Recent comments from a Volkswagen executive suggests that the German automaker is not yet ready to fully let go of diesel-powered vehicles. The comments, which were related by Sebastian Willmann, Head of Diesel Engine Development at VW, were published by the veteran carmaker in a blog post promoting its 2.0 TDI EA288 Evo diesel engine, which is designed to meet the strict Euro 6d-Temp standard.
During his interview, Willmann highlighted the importance of diesel engines to Volkswagen’s lineup. The executive mentioned that diesels remain popular among car buyers due to their longevity, helping vehicles’ mileages reach between 400,000 to 500,000 kilometers (248,000 to 310,000 miles). Willmann also explained that Volkswagen’s new diesel engine is aimed at reducing CO2 emissions.
“We were able to reduce consumption by up to 10 g CO2/km or about 0.4 l/100 km compared to the already very efficient predecessor engine – and still increase its output. This is a significant step forward while reducing emissions,” he said.
Addressing what could be described as a stigma surrounding diesel engines following Volkswagen’s high-profile Dieselgate scandal, the executive affirmed that diesels will continue to be part of the automaker’s brand in the future. Willmann mentioned that diesel propulsion will remain particularly effective among heavy vehicles that require long range and lots of torque.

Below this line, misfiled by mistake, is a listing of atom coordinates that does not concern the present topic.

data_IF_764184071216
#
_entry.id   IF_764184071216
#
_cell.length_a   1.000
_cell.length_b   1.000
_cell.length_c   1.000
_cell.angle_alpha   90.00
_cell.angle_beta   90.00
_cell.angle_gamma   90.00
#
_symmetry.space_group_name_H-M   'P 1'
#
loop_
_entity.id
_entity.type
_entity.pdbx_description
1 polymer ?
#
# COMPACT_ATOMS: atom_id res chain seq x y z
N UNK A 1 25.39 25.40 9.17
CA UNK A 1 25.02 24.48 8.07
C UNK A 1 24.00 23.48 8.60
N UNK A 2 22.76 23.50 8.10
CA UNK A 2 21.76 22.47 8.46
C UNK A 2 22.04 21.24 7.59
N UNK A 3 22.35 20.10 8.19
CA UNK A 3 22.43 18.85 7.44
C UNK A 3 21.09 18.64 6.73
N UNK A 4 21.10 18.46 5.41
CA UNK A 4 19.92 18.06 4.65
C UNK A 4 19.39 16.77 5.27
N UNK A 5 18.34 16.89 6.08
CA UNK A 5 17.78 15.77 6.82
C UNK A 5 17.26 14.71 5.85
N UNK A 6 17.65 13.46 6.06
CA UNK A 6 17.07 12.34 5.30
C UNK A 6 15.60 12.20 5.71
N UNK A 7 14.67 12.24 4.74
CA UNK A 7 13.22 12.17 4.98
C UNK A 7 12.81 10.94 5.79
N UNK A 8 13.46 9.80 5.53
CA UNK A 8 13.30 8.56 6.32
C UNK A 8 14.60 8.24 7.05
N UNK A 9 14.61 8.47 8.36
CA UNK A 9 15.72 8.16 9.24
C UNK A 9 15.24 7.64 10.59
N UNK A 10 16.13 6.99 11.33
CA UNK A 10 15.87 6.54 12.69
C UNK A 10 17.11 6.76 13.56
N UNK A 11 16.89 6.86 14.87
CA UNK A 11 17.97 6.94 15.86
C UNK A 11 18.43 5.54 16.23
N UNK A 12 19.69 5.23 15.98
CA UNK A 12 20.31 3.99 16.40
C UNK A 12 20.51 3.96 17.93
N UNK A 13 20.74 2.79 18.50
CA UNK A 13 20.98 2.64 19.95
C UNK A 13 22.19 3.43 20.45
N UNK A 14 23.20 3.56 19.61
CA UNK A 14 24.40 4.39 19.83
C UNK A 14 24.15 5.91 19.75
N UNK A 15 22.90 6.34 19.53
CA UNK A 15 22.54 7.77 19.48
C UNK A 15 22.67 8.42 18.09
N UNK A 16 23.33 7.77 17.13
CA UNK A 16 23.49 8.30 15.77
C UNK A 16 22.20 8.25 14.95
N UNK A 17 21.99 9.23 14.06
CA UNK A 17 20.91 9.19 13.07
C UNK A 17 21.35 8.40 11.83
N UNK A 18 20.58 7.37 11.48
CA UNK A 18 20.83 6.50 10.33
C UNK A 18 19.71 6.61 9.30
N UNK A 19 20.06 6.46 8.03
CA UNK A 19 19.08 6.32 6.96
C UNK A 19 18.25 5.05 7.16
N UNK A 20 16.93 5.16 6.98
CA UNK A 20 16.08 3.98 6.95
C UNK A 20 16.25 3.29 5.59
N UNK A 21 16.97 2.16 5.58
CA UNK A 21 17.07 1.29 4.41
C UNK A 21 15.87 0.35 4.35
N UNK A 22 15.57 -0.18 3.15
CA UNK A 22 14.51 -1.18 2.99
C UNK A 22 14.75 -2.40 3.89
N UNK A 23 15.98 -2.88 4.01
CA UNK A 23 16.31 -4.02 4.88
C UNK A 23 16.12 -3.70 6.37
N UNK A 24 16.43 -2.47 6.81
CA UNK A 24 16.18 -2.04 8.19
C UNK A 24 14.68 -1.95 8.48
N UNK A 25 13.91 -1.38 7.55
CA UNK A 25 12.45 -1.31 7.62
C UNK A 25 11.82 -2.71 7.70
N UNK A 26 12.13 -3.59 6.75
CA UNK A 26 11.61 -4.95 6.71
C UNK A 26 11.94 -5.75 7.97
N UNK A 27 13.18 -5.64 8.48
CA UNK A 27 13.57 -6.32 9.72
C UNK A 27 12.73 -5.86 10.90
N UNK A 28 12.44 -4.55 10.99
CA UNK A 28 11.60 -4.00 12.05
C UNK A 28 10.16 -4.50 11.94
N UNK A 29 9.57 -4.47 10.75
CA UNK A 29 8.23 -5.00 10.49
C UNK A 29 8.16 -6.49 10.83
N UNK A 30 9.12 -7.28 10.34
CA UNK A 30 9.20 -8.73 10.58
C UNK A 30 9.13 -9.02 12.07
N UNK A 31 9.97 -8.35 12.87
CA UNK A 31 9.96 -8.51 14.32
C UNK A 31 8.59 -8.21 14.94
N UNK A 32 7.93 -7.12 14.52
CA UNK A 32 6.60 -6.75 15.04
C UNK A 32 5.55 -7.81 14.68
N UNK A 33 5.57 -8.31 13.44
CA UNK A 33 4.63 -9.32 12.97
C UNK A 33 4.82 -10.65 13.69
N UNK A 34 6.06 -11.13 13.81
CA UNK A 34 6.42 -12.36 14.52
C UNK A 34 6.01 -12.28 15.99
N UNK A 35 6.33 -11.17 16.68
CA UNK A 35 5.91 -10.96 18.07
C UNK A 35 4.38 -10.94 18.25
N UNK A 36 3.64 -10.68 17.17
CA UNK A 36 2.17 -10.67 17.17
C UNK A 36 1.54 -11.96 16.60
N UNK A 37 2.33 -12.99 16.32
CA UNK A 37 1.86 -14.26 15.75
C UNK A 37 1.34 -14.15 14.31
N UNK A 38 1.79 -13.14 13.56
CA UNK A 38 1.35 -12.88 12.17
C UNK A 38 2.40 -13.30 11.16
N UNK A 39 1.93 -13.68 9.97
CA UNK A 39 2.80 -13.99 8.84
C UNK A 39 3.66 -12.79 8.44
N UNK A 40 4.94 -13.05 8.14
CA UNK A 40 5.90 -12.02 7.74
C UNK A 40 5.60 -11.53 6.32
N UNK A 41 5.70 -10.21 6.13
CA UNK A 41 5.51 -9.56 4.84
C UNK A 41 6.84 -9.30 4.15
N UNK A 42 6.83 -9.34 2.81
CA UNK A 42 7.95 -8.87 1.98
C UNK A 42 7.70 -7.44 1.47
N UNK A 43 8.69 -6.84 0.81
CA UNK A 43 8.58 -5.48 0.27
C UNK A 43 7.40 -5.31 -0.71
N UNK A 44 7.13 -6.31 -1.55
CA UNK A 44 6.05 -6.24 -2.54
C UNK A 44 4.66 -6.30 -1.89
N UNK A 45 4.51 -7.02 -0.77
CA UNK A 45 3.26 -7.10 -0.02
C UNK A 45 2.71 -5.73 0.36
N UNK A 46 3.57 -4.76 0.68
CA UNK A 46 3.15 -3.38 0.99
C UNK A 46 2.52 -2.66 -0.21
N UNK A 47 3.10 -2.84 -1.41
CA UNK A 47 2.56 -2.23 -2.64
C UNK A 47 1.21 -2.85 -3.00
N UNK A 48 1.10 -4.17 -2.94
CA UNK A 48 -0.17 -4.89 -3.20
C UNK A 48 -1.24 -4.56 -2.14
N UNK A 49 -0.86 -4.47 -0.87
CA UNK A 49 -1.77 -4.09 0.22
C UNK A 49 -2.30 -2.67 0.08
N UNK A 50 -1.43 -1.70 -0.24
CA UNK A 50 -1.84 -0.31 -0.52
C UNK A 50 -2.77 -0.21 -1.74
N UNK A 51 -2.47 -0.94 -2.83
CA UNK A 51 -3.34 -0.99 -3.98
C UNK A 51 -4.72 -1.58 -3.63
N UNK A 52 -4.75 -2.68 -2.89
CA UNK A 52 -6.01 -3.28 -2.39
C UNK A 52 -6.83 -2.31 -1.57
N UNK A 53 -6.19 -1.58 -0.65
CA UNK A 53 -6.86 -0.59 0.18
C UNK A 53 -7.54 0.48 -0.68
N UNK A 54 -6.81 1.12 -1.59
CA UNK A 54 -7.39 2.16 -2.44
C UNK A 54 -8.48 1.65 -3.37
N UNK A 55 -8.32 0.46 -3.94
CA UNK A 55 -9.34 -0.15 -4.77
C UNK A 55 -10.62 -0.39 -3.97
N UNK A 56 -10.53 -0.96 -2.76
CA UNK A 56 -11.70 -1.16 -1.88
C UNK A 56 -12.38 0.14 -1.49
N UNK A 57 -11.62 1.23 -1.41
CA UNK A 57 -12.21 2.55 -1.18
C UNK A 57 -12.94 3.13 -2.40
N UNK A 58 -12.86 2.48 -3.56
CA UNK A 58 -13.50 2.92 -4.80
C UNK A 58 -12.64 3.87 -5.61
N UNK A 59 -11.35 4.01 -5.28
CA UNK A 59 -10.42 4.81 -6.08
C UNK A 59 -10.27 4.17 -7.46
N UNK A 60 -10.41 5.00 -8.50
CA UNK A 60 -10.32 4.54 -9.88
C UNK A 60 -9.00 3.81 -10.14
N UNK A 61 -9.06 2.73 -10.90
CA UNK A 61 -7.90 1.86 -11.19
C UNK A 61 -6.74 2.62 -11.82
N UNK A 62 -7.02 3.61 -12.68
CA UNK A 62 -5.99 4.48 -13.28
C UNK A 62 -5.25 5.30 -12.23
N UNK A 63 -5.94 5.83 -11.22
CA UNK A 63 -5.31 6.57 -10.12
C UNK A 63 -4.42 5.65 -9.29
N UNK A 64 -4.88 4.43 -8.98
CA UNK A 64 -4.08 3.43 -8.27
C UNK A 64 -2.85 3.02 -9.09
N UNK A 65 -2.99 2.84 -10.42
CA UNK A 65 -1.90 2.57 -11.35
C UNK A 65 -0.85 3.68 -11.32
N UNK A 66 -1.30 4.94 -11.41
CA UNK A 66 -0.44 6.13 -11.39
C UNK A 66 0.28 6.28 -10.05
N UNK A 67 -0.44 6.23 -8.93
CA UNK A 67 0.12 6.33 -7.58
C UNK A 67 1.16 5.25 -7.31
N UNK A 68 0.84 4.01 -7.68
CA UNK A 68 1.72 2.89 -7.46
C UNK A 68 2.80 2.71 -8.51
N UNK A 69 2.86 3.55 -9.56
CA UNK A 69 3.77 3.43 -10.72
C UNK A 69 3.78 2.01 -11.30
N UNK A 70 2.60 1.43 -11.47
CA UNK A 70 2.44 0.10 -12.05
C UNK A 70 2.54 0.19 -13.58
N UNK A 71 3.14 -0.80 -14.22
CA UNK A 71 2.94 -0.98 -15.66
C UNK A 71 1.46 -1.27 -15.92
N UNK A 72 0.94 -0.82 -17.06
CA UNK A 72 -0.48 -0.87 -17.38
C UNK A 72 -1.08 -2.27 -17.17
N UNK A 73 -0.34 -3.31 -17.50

“Diesel has always been very economical and now it is absolutely clean. Vehicles with the latest emission technology, such as our current diesel engines, emit only very low nitrogen oxide emissions. Our models are at the level of the best competitors… Especially in heavier vehicles, where large ranges and a lot of torque are required and possibly even a trailer to be pulled, the diesel is still the most efficient drive today,” he said.
The comments of the Volkswagen executive stand in contrast to the current stance of Porsche, an automaker that belongs to the Volkswagen group. Last September, Porsche CEO Oliver Blume announced that the veteran sports car maker is abandoning its entire diesel lineup. While Blume argued that the move is in no way intended to demonize diesel, the CEO stated that it was time for Porsche’s future to be “diesel-free.” The automaker has since doubled down on its electrified and electric vehicle programs, with EVs such as the highly-anticipated Porsche Taycan set to be unveiled this coming September.
Volkswagen CEO Herbert Diess, for his part, has taken a positive stance on the electric car revolution. Last March, reports from Germany emerged stating that Diess, together with the CEOs of rivals Daimler and BMW, have agreed that the future of Das Auto is the electric car. Volkswagen has since unveiled its first all-electric car, the ID.3, which is expected to be priced below 40,000 euros ($45,000) in Germany. Seemingly as confirmation of market’s interest in electric vehicles, the ID.3 was met with much enthusiasm from the EV community. Over the first 24 hours of the ID.3’s unveiling, Volkswagen revealed that it received 10,000 pre-orders for the vehicle.